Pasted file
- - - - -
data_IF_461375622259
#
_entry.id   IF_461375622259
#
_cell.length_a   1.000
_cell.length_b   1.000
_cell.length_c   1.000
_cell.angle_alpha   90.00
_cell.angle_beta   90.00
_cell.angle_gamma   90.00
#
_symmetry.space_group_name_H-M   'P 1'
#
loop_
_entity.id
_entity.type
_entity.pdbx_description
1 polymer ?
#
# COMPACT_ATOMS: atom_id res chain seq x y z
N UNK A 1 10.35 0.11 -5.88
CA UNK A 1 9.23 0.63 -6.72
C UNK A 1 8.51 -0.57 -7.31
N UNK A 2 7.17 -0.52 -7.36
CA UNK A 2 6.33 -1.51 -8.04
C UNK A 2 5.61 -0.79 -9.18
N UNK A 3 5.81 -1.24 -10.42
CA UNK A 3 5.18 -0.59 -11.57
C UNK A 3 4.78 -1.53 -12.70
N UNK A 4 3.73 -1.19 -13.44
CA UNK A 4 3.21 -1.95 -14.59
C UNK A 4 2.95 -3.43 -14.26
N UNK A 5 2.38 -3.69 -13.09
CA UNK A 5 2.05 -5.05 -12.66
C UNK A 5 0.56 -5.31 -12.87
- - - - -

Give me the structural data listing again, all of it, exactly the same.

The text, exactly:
data_IF_461375622259
#
_entry.id   IF_461375622259
#
_cell.length_a   1.000
_cell.length_b   1.000
_cell.length_c   1.000
_cell.angle_alpha   90.00
_cell.angle_beta   90.00
_cell.angle_gamma   90.00
#
_symmetry.space_group_name_H-M   'P 1'
#
loop_
_entity.id
_entity.type
_entity.pdbx_description
1 polymer ?
#
# COMPACT_ATOMS: atom_id res chain seq x y z
N UNK A 1 10.35 0.11 -5.88
CA UNK A 1 9.23 0.63 -6.72
C UNK A 1 8.51 -0.57 -7.31
N UNK A 2 7.17 -0.52 -7.36
CA UNK A 2 6.33 -1.51 -8.04
C UNK A 2 5.61 -0.79 -9.18
N UNK A 3 5.81 -1.24 -10.42
CA UNK A 3 5.18 -0.59 -11.57
C UNK A 3 4.78 -1.53 -12.70
N UNK A 4 3.73 -1.19 -13.44
CA UNK A 4 3.21 -1.95 -14.59
C UNK A 4 2.95 -3.43 -14.26
N UNK A 5 2.38 -3.69 -13.09
CA UNK A 5 2.05 -5.05 -12.66
C UNK A 5 0.56 -5.31 -12.87